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Across Europe

Each country has a different experience and different characteristics. This section summarises some of the key features of the way that industrial relations are organised across Europe.

Board-level Representation

Employee representatives make up one third of the members of the supervisory board in companies with more than 200 employees. But new legislation, passed in 2006, allowed single tier boards for the first time, and here employee rights are much weaker.

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Information and Consultation

The rights pertaining to information and consultation of the workforce under Community law are currently some of the most fragmented in the EU legislative body. In total, more than 15 directives deal with information and consultation in some kind of a general or specific sense. Currently four major European directives form part of the social acquis in this regard: the directive on the introduction of measures to encourage improvements in the safety and health of workers at work (89/391/EC), the directive on European works councils (2009/38/EC); the directive on employee involvement in the European Company (2001/86/EC), and the European framework directive on information and consultation (2002/14/EC). Besides this general frame, a range of directives secure the right of information and consultation of workers in specific situations, such as in case of collective redundancies (98/59/EC) , transfer of undertaking (2001/23/EC).

European-level Representation

In most cases the union or unions choose the Polish representatives for the bodies linked to European Works Councils or European Companies. The exception is board members, who are to be elected by all employees.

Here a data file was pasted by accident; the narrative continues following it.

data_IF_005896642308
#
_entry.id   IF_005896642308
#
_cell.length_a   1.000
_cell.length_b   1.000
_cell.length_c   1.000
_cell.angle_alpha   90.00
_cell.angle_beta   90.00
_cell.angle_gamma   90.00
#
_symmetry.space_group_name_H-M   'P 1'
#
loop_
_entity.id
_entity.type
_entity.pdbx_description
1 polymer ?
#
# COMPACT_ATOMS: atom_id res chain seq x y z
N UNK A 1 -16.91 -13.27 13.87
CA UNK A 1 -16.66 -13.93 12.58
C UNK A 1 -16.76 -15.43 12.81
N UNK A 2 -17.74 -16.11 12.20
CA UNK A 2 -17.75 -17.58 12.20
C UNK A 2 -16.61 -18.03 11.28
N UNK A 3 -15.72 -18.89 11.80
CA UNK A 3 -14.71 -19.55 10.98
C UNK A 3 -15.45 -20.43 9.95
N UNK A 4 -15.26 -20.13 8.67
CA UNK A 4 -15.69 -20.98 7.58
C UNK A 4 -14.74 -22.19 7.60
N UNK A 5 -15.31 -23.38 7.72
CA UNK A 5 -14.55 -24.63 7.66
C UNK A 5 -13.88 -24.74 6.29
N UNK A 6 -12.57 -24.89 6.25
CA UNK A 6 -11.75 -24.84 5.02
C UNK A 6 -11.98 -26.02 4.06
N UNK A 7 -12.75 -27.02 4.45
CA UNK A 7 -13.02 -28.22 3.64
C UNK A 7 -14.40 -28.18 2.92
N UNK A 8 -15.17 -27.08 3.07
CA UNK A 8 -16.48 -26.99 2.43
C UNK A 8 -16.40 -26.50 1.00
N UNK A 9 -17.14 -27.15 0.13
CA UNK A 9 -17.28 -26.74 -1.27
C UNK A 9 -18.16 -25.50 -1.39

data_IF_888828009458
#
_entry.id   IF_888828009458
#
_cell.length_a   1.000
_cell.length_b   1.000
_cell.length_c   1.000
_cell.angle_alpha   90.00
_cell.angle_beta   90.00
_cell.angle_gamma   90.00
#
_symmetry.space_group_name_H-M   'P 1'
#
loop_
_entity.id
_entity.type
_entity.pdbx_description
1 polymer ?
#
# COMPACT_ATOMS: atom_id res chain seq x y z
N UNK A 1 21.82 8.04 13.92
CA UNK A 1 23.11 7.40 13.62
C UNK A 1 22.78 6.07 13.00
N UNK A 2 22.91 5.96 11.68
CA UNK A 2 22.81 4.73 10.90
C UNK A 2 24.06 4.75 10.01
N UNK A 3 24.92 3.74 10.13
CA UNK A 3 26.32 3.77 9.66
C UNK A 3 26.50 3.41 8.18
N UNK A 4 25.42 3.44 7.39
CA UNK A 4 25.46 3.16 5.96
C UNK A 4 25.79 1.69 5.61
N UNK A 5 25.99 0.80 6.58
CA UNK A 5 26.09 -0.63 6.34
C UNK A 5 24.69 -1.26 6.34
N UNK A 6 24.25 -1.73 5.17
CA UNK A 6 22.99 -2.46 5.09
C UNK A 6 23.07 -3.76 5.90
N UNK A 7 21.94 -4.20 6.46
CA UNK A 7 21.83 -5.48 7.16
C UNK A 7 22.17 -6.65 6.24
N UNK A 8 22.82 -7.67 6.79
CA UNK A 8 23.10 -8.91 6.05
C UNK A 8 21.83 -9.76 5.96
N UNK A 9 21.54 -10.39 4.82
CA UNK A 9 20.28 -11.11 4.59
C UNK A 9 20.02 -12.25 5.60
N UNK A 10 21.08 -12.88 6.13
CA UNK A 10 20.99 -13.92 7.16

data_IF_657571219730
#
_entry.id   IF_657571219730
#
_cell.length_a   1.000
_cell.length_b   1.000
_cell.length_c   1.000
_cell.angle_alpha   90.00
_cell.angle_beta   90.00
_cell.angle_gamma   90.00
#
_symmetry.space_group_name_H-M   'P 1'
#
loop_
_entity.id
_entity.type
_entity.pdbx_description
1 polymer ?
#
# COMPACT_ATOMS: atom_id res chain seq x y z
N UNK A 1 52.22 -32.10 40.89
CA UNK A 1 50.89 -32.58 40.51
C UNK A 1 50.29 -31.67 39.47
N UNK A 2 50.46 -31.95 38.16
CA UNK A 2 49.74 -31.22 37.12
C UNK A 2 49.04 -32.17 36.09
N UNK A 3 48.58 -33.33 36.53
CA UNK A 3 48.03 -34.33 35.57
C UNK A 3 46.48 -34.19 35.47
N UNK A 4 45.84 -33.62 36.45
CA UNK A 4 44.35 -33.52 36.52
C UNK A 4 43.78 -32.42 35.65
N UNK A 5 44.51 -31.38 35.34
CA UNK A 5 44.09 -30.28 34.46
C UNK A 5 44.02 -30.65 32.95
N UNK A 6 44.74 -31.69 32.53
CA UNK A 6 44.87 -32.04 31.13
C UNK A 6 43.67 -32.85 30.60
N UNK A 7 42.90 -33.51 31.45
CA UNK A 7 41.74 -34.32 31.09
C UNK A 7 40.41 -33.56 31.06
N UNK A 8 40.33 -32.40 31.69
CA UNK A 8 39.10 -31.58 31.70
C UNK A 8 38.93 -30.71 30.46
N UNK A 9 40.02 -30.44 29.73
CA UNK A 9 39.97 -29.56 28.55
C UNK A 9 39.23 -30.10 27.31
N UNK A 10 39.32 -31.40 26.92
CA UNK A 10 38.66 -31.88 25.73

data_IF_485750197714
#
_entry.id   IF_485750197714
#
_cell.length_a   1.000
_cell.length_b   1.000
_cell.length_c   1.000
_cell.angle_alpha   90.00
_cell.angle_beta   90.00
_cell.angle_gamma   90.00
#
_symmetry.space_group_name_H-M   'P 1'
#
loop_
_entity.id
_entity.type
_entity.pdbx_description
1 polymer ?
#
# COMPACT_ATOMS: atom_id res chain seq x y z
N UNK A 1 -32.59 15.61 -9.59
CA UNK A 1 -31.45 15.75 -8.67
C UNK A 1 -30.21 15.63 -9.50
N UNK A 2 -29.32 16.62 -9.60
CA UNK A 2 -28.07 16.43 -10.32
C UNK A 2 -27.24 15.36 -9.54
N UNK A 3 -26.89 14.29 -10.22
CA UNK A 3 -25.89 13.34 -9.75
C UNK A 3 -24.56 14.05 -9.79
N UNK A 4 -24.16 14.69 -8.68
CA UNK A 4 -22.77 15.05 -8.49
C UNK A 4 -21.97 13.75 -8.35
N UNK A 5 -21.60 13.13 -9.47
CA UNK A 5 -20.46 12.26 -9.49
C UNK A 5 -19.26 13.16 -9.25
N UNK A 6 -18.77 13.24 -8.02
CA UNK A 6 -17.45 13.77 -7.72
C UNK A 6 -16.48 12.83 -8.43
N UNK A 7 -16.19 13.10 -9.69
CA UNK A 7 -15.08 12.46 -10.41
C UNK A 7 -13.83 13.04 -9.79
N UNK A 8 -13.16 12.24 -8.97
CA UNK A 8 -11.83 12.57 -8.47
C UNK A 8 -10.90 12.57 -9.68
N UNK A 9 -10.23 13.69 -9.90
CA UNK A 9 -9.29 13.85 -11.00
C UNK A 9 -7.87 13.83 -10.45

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European-level Representation

European representatives from Hungary for both European Works Councils and the European Company are chosen by the works council, or central works council, if there is one. Only the appointment of board members to a European Company is different – they are chosen by the SE representative body.

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Key Facts

Collective Bargaining Coverage 10-15%
Proportion of Employees in Unions 15%
Principal Level of Collective Bargaining


Workplace Representation

union (or works council)

Board-level Representation

yes: (formerly) state-owned companies

Company Board Structure


Sources: see individual country sections; where a range of figures has been quoted, the lower number has been taken

National Industrial Relations

National industrial relations differ significantly from one European country to another, thereby making harmonisation at EU level extremely difficult. The ongoing internationalisation of business makes the European dimension of social dialogue and cross-border cooperation among worker representatives and their unions more and more important. This section seeks to contribute to better mutual understanding by offering basic information on different key aspects of national industrial relations backgrounds.

Compare Countries

This tool allows you to compare countries, for example with regard to their national systems of trade unions, collective bargaining and workplace representation.

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